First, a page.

DCs originate from bone marrow progenitors through hematopoiesis, a finely regulated development process that involves several cellular and molecular events. Recent studies have identified a common DC precursor, the human granulocyte-monocyte-DC progenitor (GMDP), which supports the development of all the three major human DC subtypes (25). The GMDPs, through an intermediate maturation state into monocyte-dendritic progenitors (MDPs), differentiate into the common DC progenitors (CDPs). CDPs are restricted to the bone marrow, where they give rise to plasmacytoid DCs (pDCs) and conventional DC precursors (pre-cDCs). Frequencies of pre-cDCs increase in response to circulating FMS-like tyrosine kinase-3 Ligand (Flt3L) and then terminally differentiate into conventional DC (cDC) subsets in the periphery (25, 26). Accordingly, colony-stimulating factor-1 (CSF-1) and granulocyte-macrophage colony-stimulating factor (GM-CSF) are major cytokines required for human DC differentiation. In particular, Flt3L is a crucial regulator of DC commitment to both cDCs and pDCs (27–29). Additional transcription factors such as Ikaros, PU.1, growth factor independent 1 transcriptional repressor (GFi1), interferon regulatory factor 8 (IRF8), basic leucine zipper ATF-like transcription factor 3 (BATF3), and inhibitor of DNA binding 2 (ID2) synergistically regulate DC development and subset specification through the engagement of different signaling pathways (30–35), as illustrated in Figure 1.
Figure 1 Dendritic cells (DCs) derive from hematopoietic stem cells in the bone marrow. Progenitor cells give rise in the final step to Common Derived Progenitors (CDPs) that differentiate in the blood circulating DC subtypes and in lung tissue DC subsets.
Classification and Function of Dendritic Cell Subtypes
In humans, blood DC subtypes include CD11c+cDCs, that are CD1c+ or CD141+ cells, and CD11c- pDCs, including CD123+ or CD303+ cells. Conventional DCs, previously termed type-1 (CD1c+) and type-2 (CD141+) myeloid DCs (mDCs), have recently reclassified as cDC2 and cDC1, respectively (36–38) (Figure 1). Conventional DCs exert a key function ranging from pathogen detection to cancer immunity as they are critical, through antigen presentation, to initiate specific T-cell responses. On the other, pDCs display high anti-viral activities due to their ability to produce type I interferon and are thought to be involved in immune tolerance (39, 40).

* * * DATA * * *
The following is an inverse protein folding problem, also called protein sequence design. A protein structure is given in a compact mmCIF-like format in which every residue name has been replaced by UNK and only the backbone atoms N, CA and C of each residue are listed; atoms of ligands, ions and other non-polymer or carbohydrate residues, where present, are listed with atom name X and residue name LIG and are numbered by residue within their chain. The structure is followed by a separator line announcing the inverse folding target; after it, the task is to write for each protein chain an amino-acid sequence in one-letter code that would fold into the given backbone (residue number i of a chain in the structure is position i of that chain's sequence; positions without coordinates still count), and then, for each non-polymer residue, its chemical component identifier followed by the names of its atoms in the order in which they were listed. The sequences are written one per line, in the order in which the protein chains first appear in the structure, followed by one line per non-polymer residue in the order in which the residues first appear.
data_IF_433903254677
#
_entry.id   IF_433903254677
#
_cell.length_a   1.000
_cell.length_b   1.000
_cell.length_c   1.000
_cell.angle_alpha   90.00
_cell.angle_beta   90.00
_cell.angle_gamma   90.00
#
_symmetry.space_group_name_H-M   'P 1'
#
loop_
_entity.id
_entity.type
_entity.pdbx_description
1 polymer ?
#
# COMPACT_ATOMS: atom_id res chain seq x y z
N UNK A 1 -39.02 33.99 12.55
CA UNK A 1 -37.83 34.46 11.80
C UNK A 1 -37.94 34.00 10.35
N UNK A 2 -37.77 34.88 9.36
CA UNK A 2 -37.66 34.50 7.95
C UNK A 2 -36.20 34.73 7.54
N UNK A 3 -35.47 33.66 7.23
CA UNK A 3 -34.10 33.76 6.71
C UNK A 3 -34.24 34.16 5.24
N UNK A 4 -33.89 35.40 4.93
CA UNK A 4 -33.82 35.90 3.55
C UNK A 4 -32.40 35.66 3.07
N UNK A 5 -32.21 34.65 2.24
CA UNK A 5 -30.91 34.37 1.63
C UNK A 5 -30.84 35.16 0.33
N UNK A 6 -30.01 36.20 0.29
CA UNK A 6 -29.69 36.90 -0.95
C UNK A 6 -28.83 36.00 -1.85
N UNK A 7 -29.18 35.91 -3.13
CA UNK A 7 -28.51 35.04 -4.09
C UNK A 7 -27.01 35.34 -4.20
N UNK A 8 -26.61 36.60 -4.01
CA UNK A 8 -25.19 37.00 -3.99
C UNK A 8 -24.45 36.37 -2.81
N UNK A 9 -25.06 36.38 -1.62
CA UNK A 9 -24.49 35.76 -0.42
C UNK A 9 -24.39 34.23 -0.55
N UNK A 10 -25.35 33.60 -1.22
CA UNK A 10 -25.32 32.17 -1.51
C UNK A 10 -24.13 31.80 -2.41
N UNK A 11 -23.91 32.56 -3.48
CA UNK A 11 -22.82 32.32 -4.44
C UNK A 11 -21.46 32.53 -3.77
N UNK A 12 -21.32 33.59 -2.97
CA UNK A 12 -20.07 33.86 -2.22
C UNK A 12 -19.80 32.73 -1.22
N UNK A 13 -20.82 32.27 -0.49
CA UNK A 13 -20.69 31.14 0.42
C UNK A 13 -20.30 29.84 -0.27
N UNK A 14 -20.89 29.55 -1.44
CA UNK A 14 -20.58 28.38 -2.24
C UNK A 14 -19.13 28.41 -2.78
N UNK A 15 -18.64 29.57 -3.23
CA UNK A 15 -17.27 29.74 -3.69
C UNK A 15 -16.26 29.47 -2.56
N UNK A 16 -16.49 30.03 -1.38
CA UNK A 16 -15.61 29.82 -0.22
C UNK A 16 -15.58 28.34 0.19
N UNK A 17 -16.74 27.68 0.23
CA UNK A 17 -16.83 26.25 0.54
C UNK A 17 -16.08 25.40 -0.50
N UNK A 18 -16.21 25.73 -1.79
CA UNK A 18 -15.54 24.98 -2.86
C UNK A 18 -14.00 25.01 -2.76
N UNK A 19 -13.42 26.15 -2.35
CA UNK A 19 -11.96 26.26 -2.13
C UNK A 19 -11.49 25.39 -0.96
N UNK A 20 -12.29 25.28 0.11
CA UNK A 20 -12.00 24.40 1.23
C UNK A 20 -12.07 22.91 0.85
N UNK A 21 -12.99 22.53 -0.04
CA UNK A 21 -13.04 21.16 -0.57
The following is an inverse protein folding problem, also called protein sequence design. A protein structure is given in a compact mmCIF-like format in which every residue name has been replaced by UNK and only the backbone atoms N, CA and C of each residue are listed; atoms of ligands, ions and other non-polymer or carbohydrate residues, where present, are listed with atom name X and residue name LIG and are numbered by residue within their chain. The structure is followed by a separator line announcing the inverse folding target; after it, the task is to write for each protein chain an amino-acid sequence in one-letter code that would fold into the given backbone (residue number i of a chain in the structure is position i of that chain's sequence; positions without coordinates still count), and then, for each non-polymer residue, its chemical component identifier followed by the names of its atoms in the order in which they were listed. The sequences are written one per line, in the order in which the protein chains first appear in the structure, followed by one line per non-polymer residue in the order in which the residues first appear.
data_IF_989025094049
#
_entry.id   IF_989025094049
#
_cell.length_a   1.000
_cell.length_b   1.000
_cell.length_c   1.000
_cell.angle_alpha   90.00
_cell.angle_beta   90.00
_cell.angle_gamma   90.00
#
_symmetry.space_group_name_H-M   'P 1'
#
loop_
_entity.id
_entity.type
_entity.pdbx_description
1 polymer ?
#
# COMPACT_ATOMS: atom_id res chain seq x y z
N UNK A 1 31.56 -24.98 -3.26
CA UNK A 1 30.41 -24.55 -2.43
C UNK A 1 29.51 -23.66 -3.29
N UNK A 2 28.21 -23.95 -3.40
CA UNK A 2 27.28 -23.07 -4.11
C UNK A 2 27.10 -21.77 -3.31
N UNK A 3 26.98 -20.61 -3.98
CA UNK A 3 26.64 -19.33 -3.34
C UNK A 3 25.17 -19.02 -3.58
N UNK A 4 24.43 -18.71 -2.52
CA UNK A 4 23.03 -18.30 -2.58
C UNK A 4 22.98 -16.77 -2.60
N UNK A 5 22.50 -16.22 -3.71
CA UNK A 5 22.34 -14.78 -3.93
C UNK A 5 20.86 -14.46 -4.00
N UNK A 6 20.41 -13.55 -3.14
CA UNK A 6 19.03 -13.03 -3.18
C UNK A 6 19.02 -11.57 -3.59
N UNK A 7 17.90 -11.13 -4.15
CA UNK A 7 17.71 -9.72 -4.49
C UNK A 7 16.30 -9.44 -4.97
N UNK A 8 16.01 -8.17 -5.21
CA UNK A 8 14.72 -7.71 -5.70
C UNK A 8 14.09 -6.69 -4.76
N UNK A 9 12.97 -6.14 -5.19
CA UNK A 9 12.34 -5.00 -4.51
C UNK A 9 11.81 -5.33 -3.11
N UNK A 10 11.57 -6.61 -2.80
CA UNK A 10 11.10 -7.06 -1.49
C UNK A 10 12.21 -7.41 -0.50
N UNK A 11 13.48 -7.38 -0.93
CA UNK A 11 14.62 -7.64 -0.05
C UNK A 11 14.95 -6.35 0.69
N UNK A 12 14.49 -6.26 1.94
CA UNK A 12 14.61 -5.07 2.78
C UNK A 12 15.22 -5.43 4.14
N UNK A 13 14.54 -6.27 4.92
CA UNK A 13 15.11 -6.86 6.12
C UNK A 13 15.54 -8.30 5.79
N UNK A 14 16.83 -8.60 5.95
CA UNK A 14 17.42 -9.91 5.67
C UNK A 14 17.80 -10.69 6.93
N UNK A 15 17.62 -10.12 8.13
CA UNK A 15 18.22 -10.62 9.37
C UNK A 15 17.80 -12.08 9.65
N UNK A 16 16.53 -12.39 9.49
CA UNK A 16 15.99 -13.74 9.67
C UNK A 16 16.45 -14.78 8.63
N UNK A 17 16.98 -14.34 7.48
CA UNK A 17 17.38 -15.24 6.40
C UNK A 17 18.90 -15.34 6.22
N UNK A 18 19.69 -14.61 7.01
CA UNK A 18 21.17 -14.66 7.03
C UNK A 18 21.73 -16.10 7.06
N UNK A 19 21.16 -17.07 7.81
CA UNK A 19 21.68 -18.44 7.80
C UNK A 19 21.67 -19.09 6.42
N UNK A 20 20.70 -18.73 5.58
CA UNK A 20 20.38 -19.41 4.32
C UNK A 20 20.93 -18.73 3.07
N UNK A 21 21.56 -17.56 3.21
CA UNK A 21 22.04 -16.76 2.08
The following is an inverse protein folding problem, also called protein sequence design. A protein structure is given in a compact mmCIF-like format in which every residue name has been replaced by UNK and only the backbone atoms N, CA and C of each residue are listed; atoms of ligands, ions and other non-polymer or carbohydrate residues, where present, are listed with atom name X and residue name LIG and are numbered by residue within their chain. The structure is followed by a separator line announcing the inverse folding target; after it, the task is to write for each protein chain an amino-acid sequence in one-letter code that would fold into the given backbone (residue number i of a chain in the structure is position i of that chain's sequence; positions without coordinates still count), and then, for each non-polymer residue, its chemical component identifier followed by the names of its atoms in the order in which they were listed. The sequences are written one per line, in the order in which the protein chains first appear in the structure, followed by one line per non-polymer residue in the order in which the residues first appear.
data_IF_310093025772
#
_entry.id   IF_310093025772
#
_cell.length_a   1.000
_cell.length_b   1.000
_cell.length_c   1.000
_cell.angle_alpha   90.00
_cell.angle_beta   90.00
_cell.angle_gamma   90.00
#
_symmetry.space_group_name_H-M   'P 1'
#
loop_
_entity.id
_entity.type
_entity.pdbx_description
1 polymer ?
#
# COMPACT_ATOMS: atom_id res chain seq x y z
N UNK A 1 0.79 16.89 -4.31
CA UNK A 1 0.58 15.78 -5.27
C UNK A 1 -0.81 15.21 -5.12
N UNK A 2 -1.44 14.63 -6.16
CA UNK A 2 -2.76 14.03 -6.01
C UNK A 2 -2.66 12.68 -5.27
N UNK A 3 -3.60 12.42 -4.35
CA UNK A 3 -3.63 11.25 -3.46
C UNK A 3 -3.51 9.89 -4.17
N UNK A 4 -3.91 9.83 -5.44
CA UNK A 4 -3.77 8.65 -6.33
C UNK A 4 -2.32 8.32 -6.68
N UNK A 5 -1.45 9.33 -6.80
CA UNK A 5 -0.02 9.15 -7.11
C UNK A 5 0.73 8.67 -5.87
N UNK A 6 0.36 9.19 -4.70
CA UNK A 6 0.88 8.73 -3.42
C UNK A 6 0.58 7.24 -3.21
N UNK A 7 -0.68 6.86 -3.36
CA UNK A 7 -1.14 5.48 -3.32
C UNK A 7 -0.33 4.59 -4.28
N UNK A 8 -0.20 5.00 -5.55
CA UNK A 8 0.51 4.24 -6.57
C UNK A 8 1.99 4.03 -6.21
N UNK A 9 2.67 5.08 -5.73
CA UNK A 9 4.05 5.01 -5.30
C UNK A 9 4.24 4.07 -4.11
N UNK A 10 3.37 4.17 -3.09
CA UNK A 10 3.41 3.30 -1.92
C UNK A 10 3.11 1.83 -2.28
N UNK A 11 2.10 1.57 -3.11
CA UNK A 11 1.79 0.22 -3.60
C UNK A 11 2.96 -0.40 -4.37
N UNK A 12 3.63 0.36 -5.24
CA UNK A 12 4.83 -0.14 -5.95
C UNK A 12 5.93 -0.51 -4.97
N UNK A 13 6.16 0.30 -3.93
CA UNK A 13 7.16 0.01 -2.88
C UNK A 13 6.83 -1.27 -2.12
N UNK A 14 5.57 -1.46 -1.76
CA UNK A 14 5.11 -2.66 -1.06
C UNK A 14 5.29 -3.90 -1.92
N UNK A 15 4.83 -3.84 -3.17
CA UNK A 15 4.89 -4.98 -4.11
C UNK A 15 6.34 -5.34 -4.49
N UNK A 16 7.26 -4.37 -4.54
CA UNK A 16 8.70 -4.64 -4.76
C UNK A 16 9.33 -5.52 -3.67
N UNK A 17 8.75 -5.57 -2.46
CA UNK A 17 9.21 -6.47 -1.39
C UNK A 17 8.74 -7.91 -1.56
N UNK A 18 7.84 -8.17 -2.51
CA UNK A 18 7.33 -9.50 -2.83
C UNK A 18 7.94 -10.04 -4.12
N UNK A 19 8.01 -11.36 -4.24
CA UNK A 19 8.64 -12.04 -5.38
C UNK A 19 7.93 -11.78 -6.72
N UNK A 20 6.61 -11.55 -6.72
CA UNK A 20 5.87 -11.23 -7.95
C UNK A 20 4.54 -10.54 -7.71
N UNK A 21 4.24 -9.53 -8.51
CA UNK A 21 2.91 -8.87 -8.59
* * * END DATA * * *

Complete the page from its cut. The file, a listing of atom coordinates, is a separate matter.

Finally, a new DC subtype is represented by the so-called monocyte-derived DCs (mo-DCs). Evidence shows that mo-DCs arise from monocytes recruited to the inflammatory site and express CD11c, CD1c, CD1a, FcϵR1, IRF4, and ZBTB46. It is thought that mo-DCs promote CD4+ T cell polarization within inflammatory contexts (41). A synoptical view of the previous and actual classification of DCs is reported in Table 1.
Dendritic Cell Activation and Functional Maturation
Mature DCs display phenotypic and functional profiles distinct from their naïve (immature) counterparts. Immature DCs express low levels of major histocompatibility complex (MHC) and co-stimulatory molecules and are usually found in peripheral tissues where they play as sentinels for immune monitoring. These cells can endocytose and process antigens but are poorly effective in generating peptide-MHC complexes to ensure optimal antigen presentation and efficient T-cell activation (42–45). Tissue damage, inflammatory processes, microorganisms, and tumor-derived products may promote the maturation of DCs. After that, these cells lose endocytic activity, increase MHC-peptide complexes, up-regulate co-stimulatory molecules, and secrete inflammatory cytokines essential for the activation of T-cell responses (46, 47). Lastly, following maturation, DCs acquire an increased migratory potential that allows them to move into different compartments, such as non-lymphoid and lymphoid tissues and blood (48, 49).
Dendritic Cell Subsets in the Human Lung Microenvironment
Due to their anatomy and function, the lungs are vital organs constantly exposed to the external environment. Consequently, inhaled particles of different nature and origin and potential pathogens need to be efficiently counteracted by a finely adjusted immune response to preserve lung health (50). The activity of lung DCs mainly depends on their organ distribution. For instance, DCs located in the alveolar septa have many dendritic projections able to continuously sample, while those located in the conducting airways seem to do so most rarely (51). Usually, DCs exist in an immature state in the lung periphery, skilled to take up inhaled particulate and soluble antigens. Upon activation, lung DCs, as previously described, become qualified to (52) induce a tailor-made immune response by T-cells (T-helper cell (Th) type 1, Th2, or Th17, depending on the type of pathogen) and B-cells (53, 54).